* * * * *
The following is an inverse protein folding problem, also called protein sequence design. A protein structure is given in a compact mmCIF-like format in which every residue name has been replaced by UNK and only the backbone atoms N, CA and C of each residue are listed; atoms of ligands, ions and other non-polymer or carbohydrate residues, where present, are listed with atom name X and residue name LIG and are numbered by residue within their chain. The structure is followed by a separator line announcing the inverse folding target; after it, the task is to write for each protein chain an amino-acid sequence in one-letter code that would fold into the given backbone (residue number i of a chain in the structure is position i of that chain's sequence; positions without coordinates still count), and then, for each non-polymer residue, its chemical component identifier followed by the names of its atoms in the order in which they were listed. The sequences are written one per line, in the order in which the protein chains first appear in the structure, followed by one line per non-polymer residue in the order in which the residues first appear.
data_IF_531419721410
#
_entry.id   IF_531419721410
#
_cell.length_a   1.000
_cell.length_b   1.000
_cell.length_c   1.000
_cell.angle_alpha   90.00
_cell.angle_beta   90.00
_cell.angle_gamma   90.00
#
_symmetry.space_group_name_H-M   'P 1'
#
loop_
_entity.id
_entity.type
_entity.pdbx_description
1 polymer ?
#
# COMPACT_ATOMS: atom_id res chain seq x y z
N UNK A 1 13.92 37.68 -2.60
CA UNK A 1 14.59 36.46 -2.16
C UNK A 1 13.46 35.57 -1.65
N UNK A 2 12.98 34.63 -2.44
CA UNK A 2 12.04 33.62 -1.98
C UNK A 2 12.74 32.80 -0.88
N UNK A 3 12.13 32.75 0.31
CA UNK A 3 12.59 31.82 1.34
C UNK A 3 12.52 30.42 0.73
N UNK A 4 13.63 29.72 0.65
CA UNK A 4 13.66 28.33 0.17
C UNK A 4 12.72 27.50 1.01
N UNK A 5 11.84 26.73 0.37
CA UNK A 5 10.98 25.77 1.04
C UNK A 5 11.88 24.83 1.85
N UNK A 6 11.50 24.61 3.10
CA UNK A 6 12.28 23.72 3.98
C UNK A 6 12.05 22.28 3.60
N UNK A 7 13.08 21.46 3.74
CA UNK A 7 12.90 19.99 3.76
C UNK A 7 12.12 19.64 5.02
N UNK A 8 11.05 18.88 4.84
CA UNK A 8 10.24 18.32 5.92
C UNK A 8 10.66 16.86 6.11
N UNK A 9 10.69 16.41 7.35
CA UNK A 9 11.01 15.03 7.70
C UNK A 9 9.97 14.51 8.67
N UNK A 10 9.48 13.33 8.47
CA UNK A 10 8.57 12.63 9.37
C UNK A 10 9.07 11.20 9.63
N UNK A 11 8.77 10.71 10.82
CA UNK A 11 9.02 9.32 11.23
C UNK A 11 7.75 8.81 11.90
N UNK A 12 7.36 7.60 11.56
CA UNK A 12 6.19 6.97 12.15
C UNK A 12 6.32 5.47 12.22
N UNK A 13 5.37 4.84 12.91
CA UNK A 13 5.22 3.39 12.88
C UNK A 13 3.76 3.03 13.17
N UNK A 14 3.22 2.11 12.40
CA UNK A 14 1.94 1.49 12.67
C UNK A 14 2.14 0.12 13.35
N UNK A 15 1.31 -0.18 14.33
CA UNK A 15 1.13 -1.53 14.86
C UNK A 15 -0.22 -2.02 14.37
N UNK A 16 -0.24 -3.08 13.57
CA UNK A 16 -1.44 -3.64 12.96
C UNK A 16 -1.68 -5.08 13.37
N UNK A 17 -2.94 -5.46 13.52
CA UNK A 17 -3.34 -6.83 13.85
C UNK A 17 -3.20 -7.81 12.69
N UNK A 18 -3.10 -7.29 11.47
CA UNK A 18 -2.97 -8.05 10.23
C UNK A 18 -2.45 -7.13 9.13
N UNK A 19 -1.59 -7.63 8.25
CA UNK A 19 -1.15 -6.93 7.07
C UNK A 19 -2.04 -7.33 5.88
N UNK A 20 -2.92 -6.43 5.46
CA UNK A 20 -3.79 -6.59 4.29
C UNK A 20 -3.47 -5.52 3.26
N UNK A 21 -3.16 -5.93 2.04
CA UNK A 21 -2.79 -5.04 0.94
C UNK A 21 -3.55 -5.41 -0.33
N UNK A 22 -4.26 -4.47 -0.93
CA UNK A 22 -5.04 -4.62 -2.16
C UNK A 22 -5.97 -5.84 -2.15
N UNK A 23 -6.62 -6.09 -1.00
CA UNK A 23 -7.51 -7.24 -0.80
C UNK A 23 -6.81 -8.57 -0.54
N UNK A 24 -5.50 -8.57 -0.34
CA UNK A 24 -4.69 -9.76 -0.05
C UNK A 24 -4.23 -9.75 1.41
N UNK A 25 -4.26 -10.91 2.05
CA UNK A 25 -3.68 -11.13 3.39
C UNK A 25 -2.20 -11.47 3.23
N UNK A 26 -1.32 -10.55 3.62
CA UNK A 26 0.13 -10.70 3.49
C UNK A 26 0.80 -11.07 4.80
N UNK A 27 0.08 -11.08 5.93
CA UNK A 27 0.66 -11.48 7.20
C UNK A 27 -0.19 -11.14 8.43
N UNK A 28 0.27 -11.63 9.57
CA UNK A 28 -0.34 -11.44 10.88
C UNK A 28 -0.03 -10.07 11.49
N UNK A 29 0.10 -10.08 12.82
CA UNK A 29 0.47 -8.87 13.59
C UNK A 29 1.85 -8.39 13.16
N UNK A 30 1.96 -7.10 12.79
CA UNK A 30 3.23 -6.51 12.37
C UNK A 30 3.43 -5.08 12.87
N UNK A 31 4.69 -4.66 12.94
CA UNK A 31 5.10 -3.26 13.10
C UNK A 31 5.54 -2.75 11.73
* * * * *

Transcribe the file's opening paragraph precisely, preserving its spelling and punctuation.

The following is an inverse protein folding problem, also called protein sequence design. A protein structure is given in a compact mmCIF-like format in which every residue name has been replaced by UNK and only the backbone atoms N, CA and C of each residue are listed; atoms of ligands, ions and other non-polymer or carbohydrate residues, where present, are listed with atom name X and residue name LIG and are numbered by residue within their chain. The structure is followed by a separator line announcing the inverse folding target; after it, the task is to write for each protein chain an amino-acid sequence in one-letter code that would fold into the given backbone (residue number i of a chain in the structure is position i of that chain's sequence; positions without coordinates still count), and then, for each non-polymer residue, its chemical component identifier followed by the names of its atoms in the order in which they were listed. The sequences are written one per line, in the order in which the protein chains first appear in the structure, followed by one line per non-polymer residue in the order in which the residues first appear.